Criterion 3: Research, Consultancy and Extension
The College has from its inception been involved basically in providing undergraduate education and vocational skills for women students. In recent years it has extended its area of functioning to postgraduate education and to start with there is only one postgraduate course in the aided stream. Most of the other postgraduate diplomaâ€™s offered are in the self financing mode hence not much emphasis has been given to promoting research level programmes in the college as the university does not permit colleges to offer these programmes. In recent years however, realizing the importance of promoting research to enhance the overall quality of education offered by the college, efforts have been initiated to give permission to faculty to register for PhD. and M.Phil by providing eligible leave and granting the requisite NOC. At present five of the faculty have registered for PhD. and six for M.Phil. Two faculty members with M.phil qualifications are recognized guides for M.Phil programmes of the university. Apart from this, the use of the library and internet facility, to enable faculty to collect literature and other data are made available free of charge. Teaching schedules are also adjusted to facilitate faculty to undertake research. As a result of the above measures at present the faculty have begun to register themselves for research degrees. At present however only 6% of the faculty possess PhD. degrees and 20% of them have M.Phil qualifications. In the last five years there has been one publication from the college in a national journal, 20 articles published in college magazine, 39 abstracts and 5 books published by the faculty of the college.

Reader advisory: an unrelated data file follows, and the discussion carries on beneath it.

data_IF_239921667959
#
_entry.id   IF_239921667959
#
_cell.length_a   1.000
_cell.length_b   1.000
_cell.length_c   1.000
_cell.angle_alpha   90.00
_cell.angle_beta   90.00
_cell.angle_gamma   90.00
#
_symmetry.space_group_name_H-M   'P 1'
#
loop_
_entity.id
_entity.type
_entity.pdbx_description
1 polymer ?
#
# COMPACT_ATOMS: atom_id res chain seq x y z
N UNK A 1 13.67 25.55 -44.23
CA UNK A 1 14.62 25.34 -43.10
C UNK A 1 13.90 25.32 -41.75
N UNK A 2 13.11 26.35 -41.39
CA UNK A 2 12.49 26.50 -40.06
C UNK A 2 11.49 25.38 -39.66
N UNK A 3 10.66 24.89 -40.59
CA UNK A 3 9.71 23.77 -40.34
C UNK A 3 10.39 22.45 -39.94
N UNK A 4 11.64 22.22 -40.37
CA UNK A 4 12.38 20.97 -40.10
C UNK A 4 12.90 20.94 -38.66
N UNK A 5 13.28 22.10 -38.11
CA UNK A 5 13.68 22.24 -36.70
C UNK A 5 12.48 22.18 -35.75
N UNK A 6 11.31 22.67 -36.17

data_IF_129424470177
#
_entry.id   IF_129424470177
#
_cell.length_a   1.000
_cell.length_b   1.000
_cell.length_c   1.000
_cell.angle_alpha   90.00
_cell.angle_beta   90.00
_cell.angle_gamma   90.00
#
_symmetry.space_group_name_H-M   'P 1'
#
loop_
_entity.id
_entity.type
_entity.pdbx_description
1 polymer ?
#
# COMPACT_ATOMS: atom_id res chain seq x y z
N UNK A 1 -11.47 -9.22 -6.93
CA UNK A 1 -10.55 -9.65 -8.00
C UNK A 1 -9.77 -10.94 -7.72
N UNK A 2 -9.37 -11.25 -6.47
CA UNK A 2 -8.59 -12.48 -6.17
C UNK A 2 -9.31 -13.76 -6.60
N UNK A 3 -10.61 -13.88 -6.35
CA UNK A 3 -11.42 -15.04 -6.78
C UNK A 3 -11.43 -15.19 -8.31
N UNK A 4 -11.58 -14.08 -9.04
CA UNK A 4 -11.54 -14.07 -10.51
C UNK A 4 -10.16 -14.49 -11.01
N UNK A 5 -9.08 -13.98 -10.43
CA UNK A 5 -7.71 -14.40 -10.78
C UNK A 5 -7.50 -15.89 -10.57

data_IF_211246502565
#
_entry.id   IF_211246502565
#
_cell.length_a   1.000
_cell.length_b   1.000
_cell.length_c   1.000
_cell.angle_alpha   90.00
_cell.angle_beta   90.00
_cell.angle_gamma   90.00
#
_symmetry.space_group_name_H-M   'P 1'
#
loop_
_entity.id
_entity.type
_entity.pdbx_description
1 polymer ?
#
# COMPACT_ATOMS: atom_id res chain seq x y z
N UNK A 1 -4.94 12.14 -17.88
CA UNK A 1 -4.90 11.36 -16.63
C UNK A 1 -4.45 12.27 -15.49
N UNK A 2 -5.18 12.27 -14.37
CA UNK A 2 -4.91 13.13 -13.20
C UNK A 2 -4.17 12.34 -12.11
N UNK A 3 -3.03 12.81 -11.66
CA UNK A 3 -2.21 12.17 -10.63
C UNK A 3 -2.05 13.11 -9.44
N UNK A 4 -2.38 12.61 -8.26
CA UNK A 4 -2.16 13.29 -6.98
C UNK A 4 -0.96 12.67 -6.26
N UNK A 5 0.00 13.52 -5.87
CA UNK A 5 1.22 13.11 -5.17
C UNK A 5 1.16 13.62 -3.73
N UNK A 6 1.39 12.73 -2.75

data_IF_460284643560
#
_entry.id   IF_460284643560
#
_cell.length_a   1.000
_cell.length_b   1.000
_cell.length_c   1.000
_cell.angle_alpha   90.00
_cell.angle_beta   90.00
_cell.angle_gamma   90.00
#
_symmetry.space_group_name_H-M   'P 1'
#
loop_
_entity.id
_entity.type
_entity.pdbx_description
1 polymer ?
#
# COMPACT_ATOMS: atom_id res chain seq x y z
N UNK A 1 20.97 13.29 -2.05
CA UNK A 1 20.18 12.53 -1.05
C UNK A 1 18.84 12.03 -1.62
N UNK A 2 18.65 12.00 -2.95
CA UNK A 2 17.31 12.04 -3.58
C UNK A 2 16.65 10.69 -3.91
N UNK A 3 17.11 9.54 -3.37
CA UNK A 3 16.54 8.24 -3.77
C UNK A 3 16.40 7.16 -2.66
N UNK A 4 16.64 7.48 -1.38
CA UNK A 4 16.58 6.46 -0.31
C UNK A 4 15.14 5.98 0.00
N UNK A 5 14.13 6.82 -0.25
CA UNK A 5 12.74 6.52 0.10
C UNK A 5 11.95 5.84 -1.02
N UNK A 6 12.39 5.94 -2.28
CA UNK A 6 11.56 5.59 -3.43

Students are encouraged to do actual projects as part of curriculum in the disciplines of Commerce, Computer Science and information Technology. In all other departments motivated students are encouraged to take up field based projects as mini research ventures.